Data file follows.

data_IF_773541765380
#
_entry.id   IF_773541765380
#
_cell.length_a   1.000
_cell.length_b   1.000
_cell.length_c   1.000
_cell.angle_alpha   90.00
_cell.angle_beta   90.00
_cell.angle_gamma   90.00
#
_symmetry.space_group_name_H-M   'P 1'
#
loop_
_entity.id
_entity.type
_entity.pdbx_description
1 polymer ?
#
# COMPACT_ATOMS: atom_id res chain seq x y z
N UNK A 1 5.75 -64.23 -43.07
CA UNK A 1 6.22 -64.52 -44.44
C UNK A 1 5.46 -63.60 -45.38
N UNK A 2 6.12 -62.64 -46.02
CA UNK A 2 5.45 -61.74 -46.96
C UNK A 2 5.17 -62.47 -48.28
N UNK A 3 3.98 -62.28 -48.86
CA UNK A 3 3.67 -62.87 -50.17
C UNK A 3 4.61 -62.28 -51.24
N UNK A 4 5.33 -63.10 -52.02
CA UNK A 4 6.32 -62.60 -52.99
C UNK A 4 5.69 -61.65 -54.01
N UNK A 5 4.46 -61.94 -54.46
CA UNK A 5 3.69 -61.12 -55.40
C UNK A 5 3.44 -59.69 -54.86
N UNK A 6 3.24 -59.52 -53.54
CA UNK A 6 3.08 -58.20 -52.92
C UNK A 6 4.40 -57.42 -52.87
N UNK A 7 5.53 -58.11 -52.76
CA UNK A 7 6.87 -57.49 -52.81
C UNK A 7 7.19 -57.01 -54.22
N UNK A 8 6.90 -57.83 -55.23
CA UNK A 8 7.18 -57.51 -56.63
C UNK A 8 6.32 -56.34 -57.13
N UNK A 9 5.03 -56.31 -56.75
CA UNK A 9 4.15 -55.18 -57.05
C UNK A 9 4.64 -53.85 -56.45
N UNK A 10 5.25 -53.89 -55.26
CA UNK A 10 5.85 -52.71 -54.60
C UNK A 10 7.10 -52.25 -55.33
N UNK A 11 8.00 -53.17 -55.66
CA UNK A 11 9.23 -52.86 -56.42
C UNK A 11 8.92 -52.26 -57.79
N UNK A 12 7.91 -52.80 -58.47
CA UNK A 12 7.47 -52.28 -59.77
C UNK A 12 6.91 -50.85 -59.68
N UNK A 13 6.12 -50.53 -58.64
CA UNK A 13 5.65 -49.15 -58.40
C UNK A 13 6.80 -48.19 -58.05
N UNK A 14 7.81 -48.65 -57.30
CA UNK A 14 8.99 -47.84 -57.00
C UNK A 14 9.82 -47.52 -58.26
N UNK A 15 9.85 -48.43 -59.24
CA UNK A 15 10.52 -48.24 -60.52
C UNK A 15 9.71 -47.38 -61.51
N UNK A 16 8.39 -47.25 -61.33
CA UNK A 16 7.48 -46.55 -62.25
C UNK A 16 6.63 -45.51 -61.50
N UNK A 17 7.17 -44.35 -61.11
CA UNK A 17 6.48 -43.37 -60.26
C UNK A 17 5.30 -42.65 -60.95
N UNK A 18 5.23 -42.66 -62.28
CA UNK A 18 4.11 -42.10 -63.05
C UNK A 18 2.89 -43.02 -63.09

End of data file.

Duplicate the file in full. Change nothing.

data_IF_773541765380
#
_entry.id   IF_773541765380
#
_cell.length_a   1.000
_cell.length_b   1.000
_cell.length_c   1.000
_cell.angle_alpha   90.00
_cell.angle_beta   90.00
_cell.angle_gamma   90.00
#
_symmetry.space_group_name_H-M   'P 1'
#
loop_
_entity.id
_entity.type
_entity.pdbx_description
1 polymer ?
#
# COMPACT_ATOMS: atom_id res chain seq x y z
N UNK A 1 5.75 -64.23 -43.07
CA UNK A 1 6.22 -64.52 -44.44
C UNK A 1 5.46 -63.60 -45.38
N UNK A 2 6.12 -62.64 -46.02
CA UNK A 2 5.45 -61.74 -46.96
C UNK A 2 5.17 -62.47 -48.28
N UNK A 3 3.98 -62.28 -48.86
CA UNK A 3 3.67 -62.87 -50.17
C UNK A 3 4.61 -62.28 -51.24
N UNK A 4 5.33 -63.10 -52.02
CA UNK A 4 6.32 -62.60 -52.99
C UNK A 4 5.69 -61.65 -54.01
N UNK A 5 4.46 -61.94 -54.46
CA UNK A 5 3.69 -61.12 -55.40
C UNK A 5 3.44 -59.69 -54.86
N UNK A 6 3.24 -59.52 -53.54
CA UNK A 6 3.08 -58.20 -52.92
C UNK A 6 4.40 -57.42 -52.87
N UNK A 7 5.53 -58.11 -52.76
CA UNK A 7 6.87 -57.49 -52.81
C UNK A 7 7.19 -57.01 -54.22
N UNK A 8 6.90 -57.83 -55.23
CA UNK A 8 7.18 -57.51 -56.63
C UNK A 8 6.32 -56.34 -57.13
N UNK A 9 5.03 -56.31 -56.75
CA UNK A 9 4.15 -55.18 -57.05
C UNK A 9 4.64 -53.85 -56.45
N UNK A 10 5.25 -53.89 -55.26
CA UNK A 10 5.85 -52.71 -54.60
C UNK A 10 7.10 -52.25 -55.33
N UNK A 11 8.00 -53.17 -55.66
CA UNK A 11 9.23 -52.86 -56.42
C UNK A 11 8.92 -52.26 -57.79
N UNK A 12 7.91 -52.80 -58.47
CA UNK A 12 7.47 -52.28 -59.77
C UNK A 12 6.91 -50.85 -59.68
N UNK A 13 6.12 -50.53 -58.64
CA UNK A 13 5.65 -49.15 -58.40
C UNK A 13 6.80 -48.19 -58.05
N UNK A 14 7.81 -48.65 -57.30
CA UNK A 14 8.99 -47.84 -57.00
C UNK A 14 9.82 -47.52 -58.26
N UNK A 15 9.85 -48.43 -59.24
CA UNK A 15 10.52 -48.24 -60.52
C UNK A 15 9.71 -47.38 -61.51
N UNK A 16 8.39 -47.25 -61.33
CA UNK A 16 7.48 -46.55 -62.25
C UNK A 16 6.63 -45.51 -61.50
N UNK A 17 7.17 -44.35 -61.11
CA UNK A 17 6.48 -43.37 -60.26
C UNK A 17 5.30 -42.65 -60.95
N UNK A 18 5.23 -42.66 -62.28
CA UNK A 18 4.11 -42.10 -63.05
C UNK A 18 2.89 -43.02 -63.09